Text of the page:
Mamma Mouse had to bear her bitter sorrow all alone, for the children were too young at that time to appreciate their loss. She felt that people were cruel to kill a poor mouse for wishing to get food for himself and his family. There is nothing else for a mouse to do but take what he can find, for mice can not earn money, as people do, and they must live in some way.

But Mamma Mouse was a brave mouse, and knew that it was now her duty to find food for her little ones; so she dried her eyes and went bravely to work gnawing through the baseboard that separated the pantry from the wall. It took her some time to do this, for she could only work at night. Mice like to sleep during the day and work at night, when there are no people around to interrupt them, and even the cat is fast asleep. Some mice run about in the daytime, but they are not very wise mice who do this.

At last Mamma Mouse gnawed a hole through the baseboard large enough for her to get through into the pantry, and then her disappointment was great to find the bread jar covered over with a tin pan.

"How thoughtless people are to put things where a hungry mouse cannot get at them," said Mamma Mouse to herself, with a sigh. But just then she espied a barrel of flour standing upon the floor; and that gave her new courage, for she knew she could easily gnaw through that, and the flour would do to eat just as well as the bread.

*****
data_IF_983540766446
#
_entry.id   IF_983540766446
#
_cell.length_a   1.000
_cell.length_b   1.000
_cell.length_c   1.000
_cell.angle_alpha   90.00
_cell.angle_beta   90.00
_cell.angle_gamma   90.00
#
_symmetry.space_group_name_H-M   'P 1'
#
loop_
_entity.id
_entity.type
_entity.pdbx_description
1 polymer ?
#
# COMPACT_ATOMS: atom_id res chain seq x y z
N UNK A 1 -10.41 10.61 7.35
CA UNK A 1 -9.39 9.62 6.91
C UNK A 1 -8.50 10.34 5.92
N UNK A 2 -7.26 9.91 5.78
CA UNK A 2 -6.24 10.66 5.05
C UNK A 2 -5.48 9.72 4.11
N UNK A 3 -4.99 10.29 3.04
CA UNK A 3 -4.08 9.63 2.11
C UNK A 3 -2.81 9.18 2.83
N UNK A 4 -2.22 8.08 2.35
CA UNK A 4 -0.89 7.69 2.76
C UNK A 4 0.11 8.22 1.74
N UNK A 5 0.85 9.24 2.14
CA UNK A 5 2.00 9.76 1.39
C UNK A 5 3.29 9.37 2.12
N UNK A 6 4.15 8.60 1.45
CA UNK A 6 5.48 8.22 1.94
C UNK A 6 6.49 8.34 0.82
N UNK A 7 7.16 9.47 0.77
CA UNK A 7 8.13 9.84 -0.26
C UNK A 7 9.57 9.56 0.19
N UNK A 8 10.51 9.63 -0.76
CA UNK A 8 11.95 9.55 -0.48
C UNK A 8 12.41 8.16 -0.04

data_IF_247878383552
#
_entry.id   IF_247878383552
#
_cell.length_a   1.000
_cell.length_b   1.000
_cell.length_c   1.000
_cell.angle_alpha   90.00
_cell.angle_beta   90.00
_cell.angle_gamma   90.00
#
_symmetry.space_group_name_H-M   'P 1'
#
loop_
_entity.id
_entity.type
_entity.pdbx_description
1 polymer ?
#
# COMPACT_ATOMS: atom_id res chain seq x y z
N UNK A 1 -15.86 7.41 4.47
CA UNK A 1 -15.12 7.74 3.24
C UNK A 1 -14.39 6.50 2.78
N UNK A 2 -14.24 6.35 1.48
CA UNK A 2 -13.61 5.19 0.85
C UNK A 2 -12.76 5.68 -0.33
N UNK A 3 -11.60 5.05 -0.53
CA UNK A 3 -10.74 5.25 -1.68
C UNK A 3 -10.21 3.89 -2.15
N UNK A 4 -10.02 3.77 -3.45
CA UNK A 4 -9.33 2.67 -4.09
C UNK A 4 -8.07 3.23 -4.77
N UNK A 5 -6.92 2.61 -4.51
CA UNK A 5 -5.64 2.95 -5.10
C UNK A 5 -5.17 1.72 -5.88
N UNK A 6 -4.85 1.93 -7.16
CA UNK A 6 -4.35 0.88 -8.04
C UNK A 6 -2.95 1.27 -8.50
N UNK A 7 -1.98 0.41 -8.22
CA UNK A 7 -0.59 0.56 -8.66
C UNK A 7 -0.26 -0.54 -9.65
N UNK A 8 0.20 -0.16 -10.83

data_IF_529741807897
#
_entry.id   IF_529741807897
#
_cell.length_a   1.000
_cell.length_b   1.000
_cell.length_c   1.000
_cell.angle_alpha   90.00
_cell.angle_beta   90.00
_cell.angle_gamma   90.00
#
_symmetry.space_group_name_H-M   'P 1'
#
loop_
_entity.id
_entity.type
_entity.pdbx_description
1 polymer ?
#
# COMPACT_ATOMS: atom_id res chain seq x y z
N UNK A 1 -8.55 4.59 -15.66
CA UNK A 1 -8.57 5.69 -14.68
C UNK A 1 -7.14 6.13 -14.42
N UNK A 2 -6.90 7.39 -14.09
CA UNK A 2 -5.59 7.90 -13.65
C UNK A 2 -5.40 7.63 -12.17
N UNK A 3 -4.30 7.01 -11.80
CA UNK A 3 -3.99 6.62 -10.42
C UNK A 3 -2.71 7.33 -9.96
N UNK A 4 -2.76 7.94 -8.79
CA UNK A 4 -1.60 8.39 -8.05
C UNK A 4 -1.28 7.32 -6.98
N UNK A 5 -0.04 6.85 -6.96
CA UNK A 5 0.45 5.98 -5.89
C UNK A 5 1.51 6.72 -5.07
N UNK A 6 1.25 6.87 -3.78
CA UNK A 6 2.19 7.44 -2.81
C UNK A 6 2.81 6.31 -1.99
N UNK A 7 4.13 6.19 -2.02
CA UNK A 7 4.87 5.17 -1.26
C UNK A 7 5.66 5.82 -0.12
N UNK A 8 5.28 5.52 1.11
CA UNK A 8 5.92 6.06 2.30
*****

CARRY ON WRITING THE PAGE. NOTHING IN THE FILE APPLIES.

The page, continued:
It was now nearly daylight, so she decided to leave the attack upon the flour barrel until the next night; and gathering up for the children a few crumbs that were scattered about, she ran back into the wall and scrambled up to her nest.

Hickory and Dickory and Dock were very glad to get the crumbs, for they were hungry; and when they had breakfasted they all curled up alongside their mother and slept soundly throughout the day.

"Be good children," said Mamma Mouse the next evening, as she prepared for her journey to the pantry, "and do n't stir out of your nest till I come back. I am in hopes that after tonight we shall not be hungry for a long time, as I shall gnaw a hole at the back of the flour barrel, where it will not be discovered."